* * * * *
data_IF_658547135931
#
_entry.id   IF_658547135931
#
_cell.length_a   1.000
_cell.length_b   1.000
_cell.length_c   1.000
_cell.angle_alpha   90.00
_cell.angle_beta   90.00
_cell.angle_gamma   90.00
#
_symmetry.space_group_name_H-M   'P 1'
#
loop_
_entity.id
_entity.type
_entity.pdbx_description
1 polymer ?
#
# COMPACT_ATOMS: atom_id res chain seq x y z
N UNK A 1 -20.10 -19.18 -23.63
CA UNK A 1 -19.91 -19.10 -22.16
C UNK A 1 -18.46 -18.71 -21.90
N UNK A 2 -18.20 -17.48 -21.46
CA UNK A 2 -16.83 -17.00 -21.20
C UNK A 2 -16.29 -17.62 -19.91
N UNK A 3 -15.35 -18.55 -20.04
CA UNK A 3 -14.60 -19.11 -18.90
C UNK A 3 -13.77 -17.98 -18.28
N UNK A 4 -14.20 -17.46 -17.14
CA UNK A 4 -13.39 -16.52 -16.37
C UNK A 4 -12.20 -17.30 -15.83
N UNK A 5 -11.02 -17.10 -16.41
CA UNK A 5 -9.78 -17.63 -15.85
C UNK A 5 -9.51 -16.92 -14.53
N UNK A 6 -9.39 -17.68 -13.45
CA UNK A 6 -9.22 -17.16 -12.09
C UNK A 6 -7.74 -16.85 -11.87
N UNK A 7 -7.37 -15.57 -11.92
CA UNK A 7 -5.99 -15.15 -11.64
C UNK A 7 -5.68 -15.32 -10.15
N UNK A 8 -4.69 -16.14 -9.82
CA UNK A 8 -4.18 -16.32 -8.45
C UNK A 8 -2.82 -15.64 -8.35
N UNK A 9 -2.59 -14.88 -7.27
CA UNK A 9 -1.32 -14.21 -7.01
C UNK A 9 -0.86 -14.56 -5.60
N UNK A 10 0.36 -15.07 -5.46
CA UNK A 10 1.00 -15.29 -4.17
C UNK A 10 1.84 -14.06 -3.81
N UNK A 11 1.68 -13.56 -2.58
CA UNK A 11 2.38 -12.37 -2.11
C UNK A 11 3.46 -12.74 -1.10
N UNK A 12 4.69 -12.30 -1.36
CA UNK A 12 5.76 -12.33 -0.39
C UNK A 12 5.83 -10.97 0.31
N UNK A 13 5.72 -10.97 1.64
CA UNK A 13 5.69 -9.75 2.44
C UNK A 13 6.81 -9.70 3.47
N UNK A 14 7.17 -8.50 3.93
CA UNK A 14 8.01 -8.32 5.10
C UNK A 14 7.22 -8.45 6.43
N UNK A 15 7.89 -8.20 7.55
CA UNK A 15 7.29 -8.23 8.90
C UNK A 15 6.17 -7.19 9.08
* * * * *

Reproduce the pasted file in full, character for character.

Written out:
data_IF_658547135931
#
_entry.id   IF_658547135931
#
_cell.length_a   1.000
_cell.length_b   1.000
_cell.length_c   1.000
_cell.angle_alpha   90.00
_cell.angle_beta   90.00
_cell.angle_gamma   90.00
#
_symmetry.space_group_name_H-M   'P 1'
#
loop_
_entity.id
_entity.type
_entity.pdbx_description
1 polymer ?
#
# COMPACT_ATOMS: atom_id res chain seq x y z
N UNK A 1 -20.10 -19.18 -23.63
CA UNK A 1 -19.91 -19.10 -22.16
C UNK A 1 -18.46 -18.71 -21.90
N UNK A 2 -18.20 -17.48 -21.46
CA UNK A 2 -16.83 -17.00 -21.20
C UNK A 2 -16.29 -17.62 -19.91
N UNK A 3 -15.35 -18.55 -20.04
CA UNK A 3 -14.60 -19.11 -18.90
C UNK A 3 -13.77 -17.98 -18.28
N UNK A 4 -14.20 -17.46 -17.14
CA UNK A 4 -13.39 -16.52 -16.37
C UNK A 4 -12.20 -17.30 -15.83
N UNK A 5 -11.02 -17.10 -16.41
CA UNK A 5 -9.78 -17.63 -15.85
C UNK A 5 -9.51 -16.92 -14.53
N UNK A 6 -9.39 -17.68 -13.45
CA UNK A 6 -9.22 -17.16 -12.09
C UNK A 6 -7.74 -16.85 -11.87
N UNK A 7 -7.37 -15.57 -11.92
CA UNK A 7 -5.99 -15.15 -11.64
C UNK A 7 -5.68 -15.32 -10.15
N UNK A 8 -4.69 -16.14 -9.82
CA UNK A 8 -4.18 -16.32 -8.45
C UNK A 8 -2.82 -15.64 -8.35
N UNK A 9 -2.59 -14.88 -7.27
CA UNK A 9 -1.32 -14.21 -7.01
C UNK A 9 -0.86 -14.56 -5.60
N UNK A 10 0.36 -15.07 -5.46
CA UNK A 10 1.00 -15.29 -4.17
C UNK A 10 1.84 -14.06 -3.81
N UNK A 11 1.68 -13.56 -2.58
CA UNK A 11 2.38 -12.37 -2.11
C UNK A 11 3.46 -12.74 -1.10
N UNK A 12 4.69 -12.30 -1.36
CA UNK A 12 5.76 -12.33 -0.39
C UNK A 12 5.83 -10.97 0.31
N UNK A 13 5.72 -10.97 1.64
CA UNK A 13 5.69 -9.75 2.44
C UNK A 13 6.81 -9.70 3.47
N UNK A 14 7.17 -8.50 3.93
CA UNK A 14 8.01 -8.32 5.10
C UNK A 14 7.22 -8.45 6.43
N UNK A 15 7.89 -8.20 7.55
CA UNK A 15 7.29 -8.23 8.90
C UNK A 15 6.17 -7.19 9.08